Recent Advances in Growth Research: Nutritional, Molecular and Endocrine Perspectives
71st Nestlé Nutrition Institute Workshop, Vienna, October 2011Editor(s): Gillman M.W. (Boston, Mass.)
Gluckman P.D. (Auckland)
Rosenfeld R.G. (Los Altos, Calif.)
What Is Healthy Growth?
Relationship between Childhood Growth and Later OutcomesFerraro A.A. · Bechere Fernandes M.T.
Departamento de Pediatria, Faculdade de Medicina, Universidade de São Paulo, São Paulo, Brasil
Do you have an account?
- Rent for 48h to view
- Buy Cloud Access for unlimited viewing via different devices
- Synchronizing in the ReadCube Cloud
- Printing and saving restrictions apply
Rental: USD 8.50
Cloud: USD 20.00
Many studies in different settings and times provided us with enough evidence of the association between environmental exposures (mainly nutrition) during pregnancy/infancy and later health outcomes, such as adult non-communicable diseases (NCDs). An individual with a given susceptibility will continue to experience new environmental challenges (e.g. growth), and these later experiences will modulate the early ones. Children that are thin in infancy and then become larger are at greater risk for later NCD. Studies demonstrated that rapid weight gain is a strong predictor of later NCD, independently of the birthweight. But which periods imply a greater risk for developing NCD? Two periods in the first years of life have been linked to the early obesity onset: the first 6 months and between 2 and 5 years of age. And when do these later health outcomes appear? The literature suggests that they start long before adulthood. Children with rapid weight gain have greater risk for hypertension and cardiovascular disease in the first years of life. These lines of evidence suggest that future research should be committed with educational programs and preventive actions focusing on better life behavior in childhood, adolescence and pregnancy.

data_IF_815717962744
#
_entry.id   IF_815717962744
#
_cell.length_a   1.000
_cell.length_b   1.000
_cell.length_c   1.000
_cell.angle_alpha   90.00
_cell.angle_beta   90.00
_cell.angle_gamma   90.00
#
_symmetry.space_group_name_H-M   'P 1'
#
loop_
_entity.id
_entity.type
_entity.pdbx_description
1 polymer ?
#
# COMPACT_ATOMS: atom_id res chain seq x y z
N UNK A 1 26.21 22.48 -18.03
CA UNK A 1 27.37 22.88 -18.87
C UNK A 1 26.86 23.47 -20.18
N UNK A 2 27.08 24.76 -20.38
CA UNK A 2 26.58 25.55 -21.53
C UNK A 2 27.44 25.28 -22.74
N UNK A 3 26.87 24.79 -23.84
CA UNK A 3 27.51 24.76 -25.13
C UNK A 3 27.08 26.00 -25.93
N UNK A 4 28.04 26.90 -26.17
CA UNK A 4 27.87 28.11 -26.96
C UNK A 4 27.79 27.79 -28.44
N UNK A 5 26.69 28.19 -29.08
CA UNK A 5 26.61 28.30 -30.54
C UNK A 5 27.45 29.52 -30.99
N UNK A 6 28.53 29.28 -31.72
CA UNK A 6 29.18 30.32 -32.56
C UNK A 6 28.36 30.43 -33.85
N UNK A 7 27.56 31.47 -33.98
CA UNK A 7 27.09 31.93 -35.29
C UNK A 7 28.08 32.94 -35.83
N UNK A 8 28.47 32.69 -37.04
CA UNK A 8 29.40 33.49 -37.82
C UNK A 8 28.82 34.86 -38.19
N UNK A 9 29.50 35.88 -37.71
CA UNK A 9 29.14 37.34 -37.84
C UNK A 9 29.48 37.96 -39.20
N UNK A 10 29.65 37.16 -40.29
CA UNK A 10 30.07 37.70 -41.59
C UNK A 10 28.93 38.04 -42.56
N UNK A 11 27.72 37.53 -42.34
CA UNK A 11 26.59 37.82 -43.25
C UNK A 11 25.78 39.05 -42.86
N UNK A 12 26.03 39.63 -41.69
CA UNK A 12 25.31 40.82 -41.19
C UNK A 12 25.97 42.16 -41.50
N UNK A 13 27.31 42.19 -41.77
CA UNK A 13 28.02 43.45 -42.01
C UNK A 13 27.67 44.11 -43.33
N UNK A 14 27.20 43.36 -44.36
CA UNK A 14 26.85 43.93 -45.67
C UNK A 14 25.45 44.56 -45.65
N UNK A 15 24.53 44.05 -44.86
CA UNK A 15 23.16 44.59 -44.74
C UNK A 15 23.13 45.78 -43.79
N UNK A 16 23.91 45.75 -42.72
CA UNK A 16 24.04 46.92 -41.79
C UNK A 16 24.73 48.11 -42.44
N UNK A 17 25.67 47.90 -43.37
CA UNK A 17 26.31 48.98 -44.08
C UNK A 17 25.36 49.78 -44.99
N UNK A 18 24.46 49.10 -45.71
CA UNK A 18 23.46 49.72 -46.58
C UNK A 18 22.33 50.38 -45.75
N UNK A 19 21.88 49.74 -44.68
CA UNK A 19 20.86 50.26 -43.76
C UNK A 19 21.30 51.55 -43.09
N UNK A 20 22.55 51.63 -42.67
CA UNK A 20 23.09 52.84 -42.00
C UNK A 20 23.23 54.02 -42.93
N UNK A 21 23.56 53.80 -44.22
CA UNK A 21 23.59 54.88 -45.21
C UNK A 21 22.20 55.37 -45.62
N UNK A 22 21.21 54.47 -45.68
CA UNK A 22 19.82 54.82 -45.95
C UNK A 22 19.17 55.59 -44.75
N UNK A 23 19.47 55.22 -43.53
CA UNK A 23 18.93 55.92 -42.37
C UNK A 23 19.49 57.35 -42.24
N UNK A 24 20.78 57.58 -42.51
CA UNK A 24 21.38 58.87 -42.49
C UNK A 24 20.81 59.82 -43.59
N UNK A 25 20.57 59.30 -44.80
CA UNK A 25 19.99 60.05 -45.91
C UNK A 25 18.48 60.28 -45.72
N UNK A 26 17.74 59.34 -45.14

© 2013 Nestec Ltd., Vevey/S. Karger AG, Basel
Article / Publication Details
Copyright / Drug Dosage / DisclaimerCopyright: All rights reserved. No part of this publication may be translated into other languages, reproduced or utilized in any form or by any means, electronic or mechanical, including photocopying, recording, microcopying, or by any information storage and retrieval system, without permission in writing from the publisher.
Drug Dosage: The authors and the publisher have exerted every effort to ensure that drug selection and dosage set forth in this text are in accord with current recommendations and practice at the time of publication. However, in view of ongoing research, changes in government regulations, and the constant flow of information relating to drug therapy and drug reactions, the reader is urged to check the package insert for each drug for any changes in indications and dosage and for added warnings and precautions. This is particularly important when the recommended agent is a new and/or infrequently employed drug.
Disclaimer: The statements, opinions and data contained in this publication are solely those of the individual authors and contributors and not of the publishers and the editor(s). The appearance of advertisements or/and product references in the publication is not a warranty, endorsement, or approval of the products or services advertised or of their effectiveness, quality or safety. The publisher and the editor(s) disclaim responsibility for any injury to persons or property resulting from any ideas, methods, instructions or products referred to in the content or advertisements.